Honouring the giants

Alex Wheatle, the Brixton Bard, who was the subject of the Brixton Uprising episode of the Small Axe TV series, reflects on responses to the death of George Floyd in the USA and to the death of Black people in the custody of British police

portrait of man
Alex Wheatle
Image: Martina Bocchio/Awakening/Alamy

As we reflect on the events leading up to the 1981 Brixton Uprising, I also look back on my personal creative journey and how far race relations have really improved since those hate-filled days.

I was inspired by so many Jamaican DJs that included U-Roy, Yellowman, Brigadier Jerry, Nicodemus, The Lone Ranger, and of course the legendary dub poet, Linton Kwesi Johnson.

I purchased live sound system performances on cassette tape from the vendor, Bionic, who is still selling his wares on Atlantic Road.

Like Linton, I wanted to express what I and young black people were experiencing on the streets and in our daily lives.

Thirteen blossoming black lives were lost in the New Cross Fire in early 1981.

It was soon followed by the Day of Action where thousands of us marched into the heart of London to protest against the flawed and indifferent investigation into the tragedy.

This spirited display of our determination to hold the police to account resulted with the authorities launching Operation Swamp.

They cranked up their “stop and search” policy to intolerable levels in the days before that warm Friday evening on April 10, 1981.

The uprising erupted.

Following the life-changing events, I penned a new lyric for my sound system: 

… We’re sick and tired of the ghetto housing
And the damn sus law and police beating
There ain’t no work and we have no shilling
And we can’t take no more of this suffering …

I went on to write Brixton Rock and East of Acre Lane, narratives that include themes of police violence against black people, poverty, racism, black youth unemployment and many other issues from that turbulent era.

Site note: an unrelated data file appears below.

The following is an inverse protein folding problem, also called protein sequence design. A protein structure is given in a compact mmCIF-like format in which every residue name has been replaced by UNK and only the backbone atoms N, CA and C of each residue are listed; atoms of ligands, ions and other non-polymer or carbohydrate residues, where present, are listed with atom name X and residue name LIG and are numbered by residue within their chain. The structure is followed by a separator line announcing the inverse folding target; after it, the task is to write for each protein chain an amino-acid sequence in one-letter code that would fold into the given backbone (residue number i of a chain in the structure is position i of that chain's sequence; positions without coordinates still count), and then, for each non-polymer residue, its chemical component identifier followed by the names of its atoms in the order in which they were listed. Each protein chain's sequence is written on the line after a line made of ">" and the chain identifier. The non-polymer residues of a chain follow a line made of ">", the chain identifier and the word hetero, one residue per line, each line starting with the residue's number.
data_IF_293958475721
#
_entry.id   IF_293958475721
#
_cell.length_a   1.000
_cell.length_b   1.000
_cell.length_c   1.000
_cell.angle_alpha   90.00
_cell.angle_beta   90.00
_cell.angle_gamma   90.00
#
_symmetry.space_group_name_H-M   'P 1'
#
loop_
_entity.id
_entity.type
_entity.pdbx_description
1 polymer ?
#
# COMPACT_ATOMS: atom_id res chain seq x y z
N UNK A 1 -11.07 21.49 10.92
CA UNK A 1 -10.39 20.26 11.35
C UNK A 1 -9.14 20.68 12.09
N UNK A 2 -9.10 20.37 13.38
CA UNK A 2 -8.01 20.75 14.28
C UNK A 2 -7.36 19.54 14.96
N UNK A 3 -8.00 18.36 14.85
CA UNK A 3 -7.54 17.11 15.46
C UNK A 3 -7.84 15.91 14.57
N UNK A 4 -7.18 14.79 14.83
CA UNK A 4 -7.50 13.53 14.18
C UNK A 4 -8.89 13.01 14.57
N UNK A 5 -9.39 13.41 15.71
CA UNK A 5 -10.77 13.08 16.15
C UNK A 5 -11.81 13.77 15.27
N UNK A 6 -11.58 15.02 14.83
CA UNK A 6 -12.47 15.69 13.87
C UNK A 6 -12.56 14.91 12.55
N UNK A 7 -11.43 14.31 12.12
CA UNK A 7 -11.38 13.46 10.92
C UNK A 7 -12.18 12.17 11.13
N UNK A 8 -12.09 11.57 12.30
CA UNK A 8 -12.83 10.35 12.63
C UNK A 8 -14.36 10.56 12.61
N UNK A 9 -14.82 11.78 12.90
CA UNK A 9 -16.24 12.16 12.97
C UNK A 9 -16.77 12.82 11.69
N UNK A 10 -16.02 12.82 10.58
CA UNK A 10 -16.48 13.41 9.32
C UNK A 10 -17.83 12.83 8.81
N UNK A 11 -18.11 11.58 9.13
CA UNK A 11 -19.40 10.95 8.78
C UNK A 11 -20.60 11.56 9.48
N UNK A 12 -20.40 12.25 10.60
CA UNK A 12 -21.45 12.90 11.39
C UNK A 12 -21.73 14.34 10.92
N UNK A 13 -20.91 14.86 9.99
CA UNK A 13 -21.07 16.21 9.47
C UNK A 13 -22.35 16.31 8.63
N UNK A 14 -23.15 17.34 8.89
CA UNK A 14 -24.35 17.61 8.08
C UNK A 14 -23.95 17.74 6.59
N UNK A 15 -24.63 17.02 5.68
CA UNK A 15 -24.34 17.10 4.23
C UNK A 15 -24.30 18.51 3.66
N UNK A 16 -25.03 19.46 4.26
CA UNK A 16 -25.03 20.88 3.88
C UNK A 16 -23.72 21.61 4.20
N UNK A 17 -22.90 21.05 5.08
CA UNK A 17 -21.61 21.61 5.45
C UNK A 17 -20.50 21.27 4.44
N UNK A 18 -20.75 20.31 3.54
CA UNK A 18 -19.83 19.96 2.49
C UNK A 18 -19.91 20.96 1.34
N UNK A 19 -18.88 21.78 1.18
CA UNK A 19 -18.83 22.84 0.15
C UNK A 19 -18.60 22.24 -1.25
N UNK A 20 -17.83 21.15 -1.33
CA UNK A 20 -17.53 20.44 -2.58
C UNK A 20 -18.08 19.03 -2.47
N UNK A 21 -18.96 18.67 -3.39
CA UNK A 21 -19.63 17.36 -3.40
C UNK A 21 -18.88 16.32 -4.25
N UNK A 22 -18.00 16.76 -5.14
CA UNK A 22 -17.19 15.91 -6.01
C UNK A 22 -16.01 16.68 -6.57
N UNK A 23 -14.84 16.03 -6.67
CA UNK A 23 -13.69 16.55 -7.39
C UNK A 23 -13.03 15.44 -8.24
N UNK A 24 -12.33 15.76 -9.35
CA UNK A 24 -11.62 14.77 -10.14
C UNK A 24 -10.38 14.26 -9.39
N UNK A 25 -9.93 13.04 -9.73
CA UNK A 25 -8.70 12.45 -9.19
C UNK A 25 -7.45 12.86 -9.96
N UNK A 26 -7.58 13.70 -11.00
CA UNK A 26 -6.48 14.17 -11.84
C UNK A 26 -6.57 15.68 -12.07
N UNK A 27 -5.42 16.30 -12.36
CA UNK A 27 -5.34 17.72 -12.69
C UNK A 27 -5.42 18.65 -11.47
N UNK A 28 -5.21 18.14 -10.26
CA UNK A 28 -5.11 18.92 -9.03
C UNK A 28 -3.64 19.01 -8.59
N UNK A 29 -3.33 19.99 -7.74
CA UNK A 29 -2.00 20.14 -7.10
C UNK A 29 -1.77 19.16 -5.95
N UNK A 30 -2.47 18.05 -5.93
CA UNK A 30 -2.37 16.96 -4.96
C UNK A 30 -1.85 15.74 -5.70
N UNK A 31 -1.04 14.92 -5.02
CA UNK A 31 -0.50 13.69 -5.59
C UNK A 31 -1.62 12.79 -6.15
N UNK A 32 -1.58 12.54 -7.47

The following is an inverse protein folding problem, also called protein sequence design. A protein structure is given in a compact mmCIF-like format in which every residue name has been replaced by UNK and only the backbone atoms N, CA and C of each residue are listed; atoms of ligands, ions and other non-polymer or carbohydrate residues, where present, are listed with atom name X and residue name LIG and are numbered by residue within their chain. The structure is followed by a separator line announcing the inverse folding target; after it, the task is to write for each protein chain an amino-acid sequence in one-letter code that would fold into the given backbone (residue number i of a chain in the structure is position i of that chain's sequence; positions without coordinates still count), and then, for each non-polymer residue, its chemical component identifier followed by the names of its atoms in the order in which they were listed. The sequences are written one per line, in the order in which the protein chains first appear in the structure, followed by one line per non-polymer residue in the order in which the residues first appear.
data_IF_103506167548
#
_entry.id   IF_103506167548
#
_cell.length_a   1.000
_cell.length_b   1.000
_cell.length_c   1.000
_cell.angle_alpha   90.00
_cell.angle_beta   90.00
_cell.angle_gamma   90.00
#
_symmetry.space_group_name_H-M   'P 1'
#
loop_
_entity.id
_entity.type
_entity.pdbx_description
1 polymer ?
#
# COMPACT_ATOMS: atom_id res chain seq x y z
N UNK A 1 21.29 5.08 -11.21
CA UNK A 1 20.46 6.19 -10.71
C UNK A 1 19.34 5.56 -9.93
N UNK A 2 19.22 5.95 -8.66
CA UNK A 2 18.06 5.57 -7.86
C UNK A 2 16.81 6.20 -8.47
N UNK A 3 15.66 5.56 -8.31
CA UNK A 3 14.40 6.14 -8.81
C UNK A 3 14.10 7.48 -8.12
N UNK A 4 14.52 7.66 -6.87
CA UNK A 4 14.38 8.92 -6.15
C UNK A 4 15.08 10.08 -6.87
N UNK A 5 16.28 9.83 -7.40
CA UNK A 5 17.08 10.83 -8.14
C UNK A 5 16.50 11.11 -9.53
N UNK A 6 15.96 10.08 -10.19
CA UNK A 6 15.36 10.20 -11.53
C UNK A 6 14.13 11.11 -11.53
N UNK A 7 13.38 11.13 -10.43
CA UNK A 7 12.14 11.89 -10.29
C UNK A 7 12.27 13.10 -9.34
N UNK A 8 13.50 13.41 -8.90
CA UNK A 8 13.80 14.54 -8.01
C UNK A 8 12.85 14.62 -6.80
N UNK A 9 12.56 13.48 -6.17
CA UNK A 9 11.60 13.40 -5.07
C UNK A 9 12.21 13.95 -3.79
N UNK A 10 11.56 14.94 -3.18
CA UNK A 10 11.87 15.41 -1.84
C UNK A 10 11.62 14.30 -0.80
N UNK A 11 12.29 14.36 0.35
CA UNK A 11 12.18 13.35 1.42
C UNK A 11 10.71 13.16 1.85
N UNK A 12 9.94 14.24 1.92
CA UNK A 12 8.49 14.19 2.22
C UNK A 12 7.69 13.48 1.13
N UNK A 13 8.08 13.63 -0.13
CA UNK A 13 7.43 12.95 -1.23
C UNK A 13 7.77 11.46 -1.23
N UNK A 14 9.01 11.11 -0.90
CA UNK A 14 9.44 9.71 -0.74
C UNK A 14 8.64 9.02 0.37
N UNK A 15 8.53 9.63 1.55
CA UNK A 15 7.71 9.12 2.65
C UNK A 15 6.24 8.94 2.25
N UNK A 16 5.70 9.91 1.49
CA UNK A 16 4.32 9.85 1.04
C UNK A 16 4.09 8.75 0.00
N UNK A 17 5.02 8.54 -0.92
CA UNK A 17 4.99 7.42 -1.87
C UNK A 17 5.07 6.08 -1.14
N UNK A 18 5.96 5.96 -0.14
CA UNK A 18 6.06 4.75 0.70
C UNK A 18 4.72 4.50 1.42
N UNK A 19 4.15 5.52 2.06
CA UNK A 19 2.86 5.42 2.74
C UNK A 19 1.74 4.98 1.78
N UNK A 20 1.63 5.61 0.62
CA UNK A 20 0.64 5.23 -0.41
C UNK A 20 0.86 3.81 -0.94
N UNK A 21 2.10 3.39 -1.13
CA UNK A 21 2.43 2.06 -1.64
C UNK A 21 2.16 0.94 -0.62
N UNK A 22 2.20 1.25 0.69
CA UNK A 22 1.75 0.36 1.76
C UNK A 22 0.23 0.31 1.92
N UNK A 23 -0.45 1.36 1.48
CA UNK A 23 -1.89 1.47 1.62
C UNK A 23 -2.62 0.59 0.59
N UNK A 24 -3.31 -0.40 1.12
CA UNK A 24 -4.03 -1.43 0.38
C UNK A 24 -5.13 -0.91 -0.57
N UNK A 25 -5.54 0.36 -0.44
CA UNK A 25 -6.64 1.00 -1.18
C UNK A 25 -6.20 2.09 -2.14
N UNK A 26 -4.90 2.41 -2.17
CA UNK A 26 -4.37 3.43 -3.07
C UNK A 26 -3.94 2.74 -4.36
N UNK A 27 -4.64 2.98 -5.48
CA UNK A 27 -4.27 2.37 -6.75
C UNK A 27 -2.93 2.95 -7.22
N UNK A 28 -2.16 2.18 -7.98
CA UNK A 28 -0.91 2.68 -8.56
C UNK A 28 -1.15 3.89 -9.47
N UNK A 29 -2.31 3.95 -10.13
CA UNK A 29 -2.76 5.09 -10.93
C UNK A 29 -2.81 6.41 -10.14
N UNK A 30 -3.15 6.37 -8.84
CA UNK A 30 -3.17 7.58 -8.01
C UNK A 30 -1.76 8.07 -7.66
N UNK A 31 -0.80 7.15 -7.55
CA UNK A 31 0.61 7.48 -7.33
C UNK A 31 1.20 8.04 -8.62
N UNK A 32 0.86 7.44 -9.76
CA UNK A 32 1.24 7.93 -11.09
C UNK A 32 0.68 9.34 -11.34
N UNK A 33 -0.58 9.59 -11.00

Following the death of George Floyd, the Black Writer’s Guild was formed in the UK.

I was wary of joining. I had a few concerns over several decisions they had made, and these were addressed in an open Zoom meeting with eight or so other black writers.

In conclusion to that online discussion, I was informed by the Black Writer’s Guild that if I am not a member of their group then my thoughts, issues or views on their organisation, did not mean “shit”.

A shocking disrespect.

I have always tried to be reverent to who has stood up and fought injustice and racism before me.

Great people like Olive Morris, Darcus Howe, Altheia Lecointe Jones, Frank Crichlow and the rest of the Mangrove Nine, Liz Obi, Farrukh Dhondy, Rudy Narayan … Google their names and read their achievements.

Although the Black Writer’s Guild leaped on the George Floyd bandwagon, I have yet to see any acknowledgement, recognition or any initiatives to mark the black lives lost to police violence in the UK. 

And the list is a long one. Roger Sylvester, Joy Gardner, Smiley Culture, Trevor Smith, Sarah Reed, Cherry Groce, Cynthia Jarret, Sean Rigg and many, many more. Chant their names!

An anthology marking many of those lost lives would have been a suggestion of mine before I was trashed.

I cannot find any utterance of them addressing the events of Brixton ’81 or indeed any loss of black life in police custody within these stony shores.

I must ask what is their purpose?

Have they used the murder of George Floyd just to secure a bigger marketing spend for their novels? Or to position themselves alongside the power brokers in the corporate publishing world? Is that it?

In the struggle for equality, we must keep alight the flames of those who have trod before us for the struggle and indeed, gave their lives for that cause.

Bob Marley wrote in his song Zimbabwe “… Soon we will find out who is the real revolutionary. Cause I don’t want my people to be contrary …”

The Black Writer’s Guild would do well to read those lines.